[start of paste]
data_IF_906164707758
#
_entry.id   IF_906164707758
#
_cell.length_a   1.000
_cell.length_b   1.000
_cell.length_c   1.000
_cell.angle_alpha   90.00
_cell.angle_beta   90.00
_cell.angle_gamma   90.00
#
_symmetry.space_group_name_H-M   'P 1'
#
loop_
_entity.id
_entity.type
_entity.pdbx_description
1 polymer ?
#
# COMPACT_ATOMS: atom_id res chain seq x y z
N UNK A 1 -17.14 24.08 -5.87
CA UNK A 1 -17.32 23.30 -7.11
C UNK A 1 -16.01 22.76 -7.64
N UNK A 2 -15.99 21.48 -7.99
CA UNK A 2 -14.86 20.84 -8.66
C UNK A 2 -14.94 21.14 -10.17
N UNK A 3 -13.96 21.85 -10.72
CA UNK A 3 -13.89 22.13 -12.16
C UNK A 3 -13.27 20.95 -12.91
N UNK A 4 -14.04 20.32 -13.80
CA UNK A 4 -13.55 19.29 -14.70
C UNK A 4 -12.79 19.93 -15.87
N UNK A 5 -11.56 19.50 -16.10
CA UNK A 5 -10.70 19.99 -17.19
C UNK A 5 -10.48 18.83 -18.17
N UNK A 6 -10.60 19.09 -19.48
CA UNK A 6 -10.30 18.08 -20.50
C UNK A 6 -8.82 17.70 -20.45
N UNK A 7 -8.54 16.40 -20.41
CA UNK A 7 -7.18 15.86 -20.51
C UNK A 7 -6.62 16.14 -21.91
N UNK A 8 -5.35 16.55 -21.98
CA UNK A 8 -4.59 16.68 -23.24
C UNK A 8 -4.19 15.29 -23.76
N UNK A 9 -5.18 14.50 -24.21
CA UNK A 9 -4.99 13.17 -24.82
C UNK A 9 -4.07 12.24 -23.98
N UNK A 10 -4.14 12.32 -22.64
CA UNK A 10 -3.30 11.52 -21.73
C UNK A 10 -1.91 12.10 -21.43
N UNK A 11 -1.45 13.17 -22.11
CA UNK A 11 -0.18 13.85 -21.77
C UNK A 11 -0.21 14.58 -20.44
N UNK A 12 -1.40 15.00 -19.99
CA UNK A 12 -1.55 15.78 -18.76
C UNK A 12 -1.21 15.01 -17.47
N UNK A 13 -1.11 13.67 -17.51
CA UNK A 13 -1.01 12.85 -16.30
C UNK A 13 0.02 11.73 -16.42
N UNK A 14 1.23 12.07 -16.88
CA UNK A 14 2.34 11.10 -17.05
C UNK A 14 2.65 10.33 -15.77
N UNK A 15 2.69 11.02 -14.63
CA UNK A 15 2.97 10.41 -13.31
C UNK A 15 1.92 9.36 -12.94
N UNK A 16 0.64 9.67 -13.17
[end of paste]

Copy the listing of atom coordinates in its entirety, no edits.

data_IF_906164707758
#
_entry.id   IF_906164707758
#
_cell.length_a   1.000
_cell.length_b   1.000
_cell.length_c   1.000
_cell.angle_alpha   90.00
_cell.angle_beta   90.00
_cell.angle_gamma   90.00
#
_symmetry.space_group_name_H-M   'P 1'
#
loop_
_entity.id
_entity.type
_entity.pdbx_description
1 polymer ?
#
# COMPACT_ATOMS: atom_id res chain seq x y z
N UNK A 1 -17.14 24.08 -5.87
CA UNK A 1 -17.32 23.30 -7.11
C UNK A 1 -16.01 22.76 -7.64
N UNK A 2 -15.99 21.48 -7.99
CA UNK A 2 -14.86 20.84 -8.66
C UNK A 2 -14.94 21.14 -10.17
N UNK A 3 -13.96 21.85 -10.72
CA UNK A 3 -13.89 22.13 -12.16
C UNK A 3 -13.27 20.95 -12.91
N UNK A 4 -14.04 20.32 -13.80
CA UNK A 4 -13.55 19.29 -14.70
C UNK A 4 -12.79 19.93 -15.87
N UNK A 5 -11.56 19.50 -16.10
CA UNK A 5 -10.70 19.99 -17.19
C UNK A 5 -10.48 18.83 -18.17
N UNK A 6 -10.60 19.09 -19.48
CA UNK A 6 -10.30 18.08 -20.50
C UNK A 6 -8.82 17.70 -20.45
N UNK A 7 -8.54 16.40 -20.41
CA UNK A 7 -7.18 15.86 -20.51
C UNK A 7 -6.62 16.14 -21.91
N UNK A 8 -5.35 16.55 -21.98
CA UNK A 8 -4.59 16.68 -23.24
C UNK A 8 -4.19 15.29 -23.76
N UNK A 9 -5.18 14.50 -24.21
CA UNK A 9 -4.99 13.17 -24.82
C UNK A 9 -4.07 12.24 -23.98
N UNK A 10 -4.14 12.32 -22.64
CA UNK A 10 -3.30 11.52 -21.73
C UNK A 10 -1.91 12.10 -21.43
N UNK A 11 -1.45 13.17 -22.11
CA UNK A 11 -0.18 13.85 -21.77
C UNK A 11 -0.21 14.58 -20.44
N UNK A 12 -1.40 15.00 -19.99
CA UNK A 12 -1.55 15.78 -18.76
C UNK A 12 -1.21 15.01 -17.47
N UNK A 13 -1.11 13.67 -17.51
CA UNK A 13 -1.01 12.85 -16.30
C UNK A 13 0.02 11.73 -16.42
N UNK A 14 1.23 12.07 -16.88
CA UNK A 14 2.34 11.10 -17.05
C UNK A 14 2.65 10.33 -15.77
N UNK A 15 2.69 11.02 -14.63
CA UNK A 15 2.97 10.41 -13.31
C UNK A 15 1.92 9.36 -12.94
N UNK A 16 0.64 9.67 -13.17